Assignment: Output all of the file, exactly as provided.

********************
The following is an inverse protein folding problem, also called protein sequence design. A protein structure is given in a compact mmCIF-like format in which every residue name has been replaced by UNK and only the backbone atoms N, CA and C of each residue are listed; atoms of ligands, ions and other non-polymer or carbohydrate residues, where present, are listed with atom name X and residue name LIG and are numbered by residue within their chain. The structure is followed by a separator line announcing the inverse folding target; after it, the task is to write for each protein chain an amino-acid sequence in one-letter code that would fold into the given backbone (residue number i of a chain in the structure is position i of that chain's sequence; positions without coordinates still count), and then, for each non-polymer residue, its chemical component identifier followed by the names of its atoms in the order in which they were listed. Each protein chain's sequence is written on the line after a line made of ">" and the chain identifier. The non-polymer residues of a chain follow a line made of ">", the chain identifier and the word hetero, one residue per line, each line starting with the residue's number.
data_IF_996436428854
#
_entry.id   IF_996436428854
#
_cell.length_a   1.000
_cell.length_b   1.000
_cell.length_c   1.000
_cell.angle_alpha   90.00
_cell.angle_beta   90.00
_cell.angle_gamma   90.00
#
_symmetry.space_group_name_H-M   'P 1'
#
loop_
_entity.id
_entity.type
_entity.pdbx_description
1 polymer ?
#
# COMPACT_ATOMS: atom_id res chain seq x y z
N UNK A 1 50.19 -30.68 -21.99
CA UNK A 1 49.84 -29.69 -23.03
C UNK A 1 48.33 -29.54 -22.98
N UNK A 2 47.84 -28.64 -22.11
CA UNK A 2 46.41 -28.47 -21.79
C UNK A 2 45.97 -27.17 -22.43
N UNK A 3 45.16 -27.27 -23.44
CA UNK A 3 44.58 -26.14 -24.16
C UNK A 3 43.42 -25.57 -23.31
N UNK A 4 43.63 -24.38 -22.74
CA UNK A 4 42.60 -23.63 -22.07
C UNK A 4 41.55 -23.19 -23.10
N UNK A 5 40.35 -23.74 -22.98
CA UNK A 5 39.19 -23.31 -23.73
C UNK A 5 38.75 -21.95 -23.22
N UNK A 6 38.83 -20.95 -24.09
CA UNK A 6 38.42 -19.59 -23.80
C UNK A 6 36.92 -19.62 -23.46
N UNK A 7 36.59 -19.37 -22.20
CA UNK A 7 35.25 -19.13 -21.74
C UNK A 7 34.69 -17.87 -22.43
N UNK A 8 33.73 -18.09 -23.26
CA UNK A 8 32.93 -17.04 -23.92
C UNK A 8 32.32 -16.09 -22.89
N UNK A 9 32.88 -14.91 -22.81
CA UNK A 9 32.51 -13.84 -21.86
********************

The following is an inverse protein folding problem, also called protein sequence design. A protein structure is given in a compact mmCIF-like format in which every residue name has been replaced by UNK and only the backbone atoms N, CA and C of each residue are listed; atoms of ligands, ions and other non-polymer or carbohydrate residues, where present, are listed with atom name X and residue name LIG and are numbered by residue within their chain. The structure is followed by a separator line announcing the inverse folding target; after it, the task is to write for each protein chain an amino-acid sequence in one-letter code that would fold into the given backbone (residue number i of a chain in the structure is position i of that chain's sequence; positions without coordinates still count), and then, for each non-polymer residue, its chemical component identifier followed by the names of its atoms in the order in which they were listed. Each protein chain's sequence is written on the line after a line made of ">" and the chain identifier. The non-polymer residues of a chain follow a line made of ">", the chain identifier and the word hetero, one residue per line, each line starting with the residue's number.
data_IF_996436428854
#
_entry.id   IF_996436428854
#
_cell.length_a   1.000
_cell.length_b   1.000
_cell.length_c   1.000
_cell.angle_alpha   90.00
_cell.angle_beta   90.00
_cell.angle_gamma   90.00
#
_symmetry.space_group_name_H-M   'P 1'
#
loop_
_entity.id
_entity.type
_entity.pdbx_description
1 polymer ?
#
# COMPACT_ATOMS: atom_id res chain seq x y z
N UNK A 1 50.19 -30.68 -21.99
CA UNK A 1 49.84 -29.69 -23.03
C UNK A 1 48.33 -29.54 -22.98
N UNK A 2 47.84 -28.64 -22.11
CA UNK A 2 46.41 -28.47 -21.79
C UNK A 2 45.97 -27.17 -22.43
N UNK A 3 45.16 -27.27 -23.44
CA UNK A 3 44.58 -26.14 -24.16
C UNK A 3 43.42 -25.57 -23.31
N UNK A 4 43.63 -24.38 -22.74
CA UNK A 4 42.60 -23.63 -22.07
C UNK A 4 41.55 -23.19 -23.10
N UNK A 5 40.35 -23.74 -22.98
CA UNK A 5 39.19 -23.31 -23.73
C UNK A 5 38.75 -21.95 -23.22
N UNK A 6 38.83 -20.95 -24.09
CA UNK A 6 38.42 -19.59 -23.80
C UNK A 6 36.92 -19.62 -23.46
N UNK A 7 36.59 -19.37 -22.20
CA UNK A 7 35.25 -19.13 -21.74
C UNK A 7 34.69 -17.87 -22.43
N UNK A 8 33.73 -18.09 -23.26
CA UNK A 8 32.93 -17.04 -23.92
C UNK A 8 32.32 -16.09 -22.89
N UNK A 9 32.88 -14.91 -22.81
CA UNK A 9 32.51 -13.84 -21.86